How to Print a Long Integer Using Only putchar()

How to Print a Long Integer Using Only putchar()

Here is a popular interview question: write a C/C++ function which outputs a long integer to the console:

void putlong(long number);

To make it harder, the interview often specifies the following restrictions:

  1. You can only use putchar(char c) as your only mean of outputing to the console
  2. Do not create a string buffer to store the digits (this is necessary to reverse the order of the digits)
  3. No stack to reverse the digits
  4. No recursion allowed

Before writing any code, let’s take a look at a simple example for number = 123. In the table below, we repeatedly extracting the last digit from the number using the modulus operator % and reduce the number by dividing it by 10.

Operation Result Note
123 % 10 3 This gives the third/last digit
123 / 10 12 The gives the remaining digits
12 % 10 2 This gives the second digit
12 / 10 1 This gives the remaining digits
1 % 10 1 This gives the first digit
1 / 10 0 This is when we stop

The problem with this approach is the extraction is in reverse order of what we should be printing out. There are several ways to address this issue. We can push the digits onto a stack and retrieve them in reverse order. However, restriction #3 prevents us from doing so. We can also use a char[] buffer to store the digits and later on output them in reverse order. As you guessed it, restriction #2 makes sure this will never happend. Restriction #4 also prevent us to use recursion as a way to print the digits in reverse order. So what’s left?

There are several solutions, but here is one that I devised: if we can reverse the digits in a number, then we can print them out in correct order. In the previous example where number == 123, if we can somehow reverse it so that number == 321 then we effectively solved the problem.

It turns out the reversing a number is not that hard, but we need to be aware of cases when overflow might occur. For example, on some machine, the range for long is -2147483648 to 2147483647. If we reverse the number near the limits, we get an overlow error. To remedy this problem, we can save off the last digit of the number, then reduce it by a factor of 10. This way, we can ensure that overflow will not happen. The code for saving the last digit and reducing the number looks like this:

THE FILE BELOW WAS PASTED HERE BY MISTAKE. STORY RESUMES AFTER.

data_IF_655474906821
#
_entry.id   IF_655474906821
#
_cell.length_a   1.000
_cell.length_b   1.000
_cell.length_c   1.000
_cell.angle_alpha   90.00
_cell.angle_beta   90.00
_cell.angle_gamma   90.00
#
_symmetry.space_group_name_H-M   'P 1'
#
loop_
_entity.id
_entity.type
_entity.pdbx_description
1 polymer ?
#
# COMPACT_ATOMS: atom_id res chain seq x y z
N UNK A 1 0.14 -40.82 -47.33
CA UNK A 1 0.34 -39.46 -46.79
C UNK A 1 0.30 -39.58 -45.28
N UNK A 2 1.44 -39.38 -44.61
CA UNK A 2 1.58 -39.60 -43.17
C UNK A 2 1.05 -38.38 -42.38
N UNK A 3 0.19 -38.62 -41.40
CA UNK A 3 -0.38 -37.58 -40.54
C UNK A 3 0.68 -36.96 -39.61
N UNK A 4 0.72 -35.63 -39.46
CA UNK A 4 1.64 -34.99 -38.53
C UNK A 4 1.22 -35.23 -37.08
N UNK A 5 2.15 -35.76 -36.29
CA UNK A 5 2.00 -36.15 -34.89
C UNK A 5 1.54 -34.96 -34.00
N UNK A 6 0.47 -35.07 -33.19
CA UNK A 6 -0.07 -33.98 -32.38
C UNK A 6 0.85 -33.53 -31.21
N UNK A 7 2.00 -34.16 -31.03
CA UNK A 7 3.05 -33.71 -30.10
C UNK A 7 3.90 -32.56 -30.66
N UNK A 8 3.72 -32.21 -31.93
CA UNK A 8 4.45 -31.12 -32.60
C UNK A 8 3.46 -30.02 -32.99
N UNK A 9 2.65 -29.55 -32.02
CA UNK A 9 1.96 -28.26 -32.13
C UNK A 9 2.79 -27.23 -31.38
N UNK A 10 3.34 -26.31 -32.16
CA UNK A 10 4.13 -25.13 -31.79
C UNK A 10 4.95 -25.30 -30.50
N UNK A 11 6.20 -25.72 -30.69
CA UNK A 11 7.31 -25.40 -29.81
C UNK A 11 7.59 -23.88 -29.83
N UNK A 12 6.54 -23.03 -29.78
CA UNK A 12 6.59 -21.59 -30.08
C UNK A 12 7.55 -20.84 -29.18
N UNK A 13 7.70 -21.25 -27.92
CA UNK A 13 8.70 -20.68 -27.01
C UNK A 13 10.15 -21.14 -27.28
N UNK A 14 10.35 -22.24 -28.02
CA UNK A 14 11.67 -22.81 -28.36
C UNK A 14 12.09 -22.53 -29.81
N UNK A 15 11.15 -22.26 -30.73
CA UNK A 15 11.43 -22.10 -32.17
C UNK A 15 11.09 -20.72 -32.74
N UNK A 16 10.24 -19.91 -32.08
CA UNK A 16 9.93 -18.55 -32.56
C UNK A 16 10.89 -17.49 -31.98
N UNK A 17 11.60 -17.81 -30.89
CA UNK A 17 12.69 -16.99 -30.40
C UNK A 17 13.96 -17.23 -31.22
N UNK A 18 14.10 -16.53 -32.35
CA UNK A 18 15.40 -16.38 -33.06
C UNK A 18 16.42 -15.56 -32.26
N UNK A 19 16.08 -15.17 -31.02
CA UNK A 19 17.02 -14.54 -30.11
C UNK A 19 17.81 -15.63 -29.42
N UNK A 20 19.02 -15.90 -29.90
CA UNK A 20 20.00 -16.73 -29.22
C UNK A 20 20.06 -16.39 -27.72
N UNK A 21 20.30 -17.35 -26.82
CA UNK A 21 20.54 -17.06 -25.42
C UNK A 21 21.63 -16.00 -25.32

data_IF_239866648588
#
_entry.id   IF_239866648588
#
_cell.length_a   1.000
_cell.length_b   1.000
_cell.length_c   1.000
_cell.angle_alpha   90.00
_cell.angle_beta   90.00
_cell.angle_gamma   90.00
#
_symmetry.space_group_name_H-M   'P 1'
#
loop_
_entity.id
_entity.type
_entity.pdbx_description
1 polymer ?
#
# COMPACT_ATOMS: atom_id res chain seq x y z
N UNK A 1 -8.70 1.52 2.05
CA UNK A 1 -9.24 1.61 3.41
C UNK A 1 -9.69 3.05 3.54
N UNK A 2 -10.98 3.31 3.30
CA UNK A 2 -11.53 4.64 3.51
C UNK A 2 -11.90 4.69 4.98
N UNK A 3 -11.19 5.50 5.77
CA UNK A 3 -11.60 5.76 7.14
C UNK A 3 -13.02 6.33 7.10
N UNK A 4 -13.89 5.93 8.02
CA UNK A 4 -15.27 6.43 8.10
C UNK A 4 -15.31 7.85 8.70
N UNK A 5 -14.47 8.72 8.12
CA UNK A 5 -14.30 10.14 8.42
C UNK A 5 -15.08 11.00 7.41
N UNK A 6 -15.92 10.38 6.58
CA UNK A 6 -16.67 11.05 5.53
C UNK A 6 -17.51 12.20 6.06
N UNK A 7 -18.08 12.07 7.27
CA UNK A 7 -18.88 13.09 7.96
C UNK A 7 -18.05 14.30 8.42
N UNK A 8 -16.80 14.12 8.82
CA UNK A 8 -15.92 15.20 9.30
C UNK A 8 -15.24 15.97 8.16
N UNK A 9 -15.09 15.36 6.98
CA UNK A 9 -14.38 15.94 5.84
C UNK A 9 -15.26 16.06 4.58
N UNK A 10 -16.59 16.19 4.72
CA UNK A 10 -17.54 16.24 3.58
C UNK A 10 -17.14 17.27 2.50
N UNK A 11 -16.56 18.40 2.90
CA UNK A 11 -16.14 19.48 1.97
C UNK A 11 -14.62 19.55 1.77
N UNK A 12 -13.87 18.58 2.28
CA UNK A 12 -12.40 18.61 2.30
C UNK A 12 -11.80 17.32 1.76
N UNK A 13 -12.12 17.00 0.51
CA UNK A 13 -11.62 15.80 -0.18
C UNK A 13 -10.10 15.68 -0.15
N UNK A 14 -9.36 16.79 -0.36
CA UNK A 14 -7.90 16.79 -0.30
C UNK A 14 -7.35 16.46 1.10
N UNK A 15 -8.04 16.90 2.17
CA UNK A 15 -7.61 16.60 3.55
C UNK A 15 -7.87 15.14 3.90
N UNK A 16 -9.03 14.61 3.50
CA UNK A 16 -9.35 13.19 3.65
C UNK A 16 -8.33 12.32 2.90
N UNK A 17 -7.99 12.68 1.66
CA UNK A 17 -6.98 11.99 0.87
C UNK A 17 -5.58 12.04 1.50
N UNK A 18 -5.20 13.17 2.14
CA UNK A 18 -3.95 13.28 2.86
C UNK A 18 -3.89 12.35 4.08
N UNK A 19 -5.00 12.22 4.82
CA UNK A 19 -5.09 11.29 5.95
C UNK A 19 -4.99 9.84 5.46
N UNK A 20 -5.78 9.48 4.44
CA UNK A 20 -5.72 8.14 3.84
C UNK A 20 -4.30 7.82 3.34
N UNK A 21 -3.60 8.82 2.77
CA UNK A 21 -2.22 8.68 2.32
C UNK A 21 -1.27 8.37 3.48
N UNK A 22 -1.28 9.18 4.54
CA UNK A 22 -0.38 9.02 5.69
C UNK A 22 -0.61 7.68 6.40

char lastDigit = (char)((number % 10) + ‘0’); // Extract the last digit

number /= 10; // reduce the number

One last problem we need to address: the negative sign. At first, we might attempt to do something like:

if (number < 0)

{

putchar(‘-‘);

number *= -1;

}

However, it is not that simple. Recall that the range for long is -2147483648 to 2147483647. When number == -2147483648, changing sign the way we just did will produce an overflow. Thus, we will need to treat negative case with more care:

if (number < 0)
{

putchar(‘-‘);
lastDigit = (char)(‘0’ – (number % 10));
number /= -10;

}
else
{

lastDigit = (char)((number % 10) + ‘0’);
number /= 10;

}

Now that we save the last digit and reduce the number to prevent overflow, the fun begin. Our next task is to reverse the digits:

long reversed = 0;
while (number > 0)
{
reversed = reversed * 10 + (number % 10);
number /= 10;
}

Next, we will print out the digits of reverse:

while (reversed > 0)
{
char c = (char)((reversed % 10) + ‘0’);
putchar(c); // print it
reversed /= 10; // reduce the number
}

putchar(lastDigit); // don’t forget this

That’s all there to it. Below is the complete code in C, which also works in C++:


// putlong.c : Defines the entry point for the console application.// 
#include <stdio.h>
#include <limits.h>

void putlong(long number)
{
    char lastDigit;
    long reversed;

    // Extract the last digit and reduced the number by 10 to
    // avoid overflow. Also take care of the negative sign
    if (number < 0)
    {
        putchar('-');
        lastDigit = (char)('0' - (number % 10));
        number /= -10;
    }
    else
    {
        lastDigit = (char)((number % 10) + '0');
        number /= 10;
    }

    // Reverse the number
    reversed = 0;
    while (number > 0)
    {
        reversed = reversed * 10 + (number % 10);
        number /= 10;
    }

    // Now, output the number using only putchar()
    while (reversed > 0)
    {
        char c = (char)((reversed % 10) + '0');
        putchar(c);
        reversed /= 10;
    }
    putchar(lastDigit);
}

int main()
{
    putlong(0);
    putchar('\n');

    putlong(123456);
    putchar('\n');

    putlong(-123);
    putchar('\n');

    putlong(LONG_MAX);
    putchar('\n');

    putlong(LONG_MIN);
    putchar('\n');

    return 0;
}

If you have any comment or question, please post them at my blog.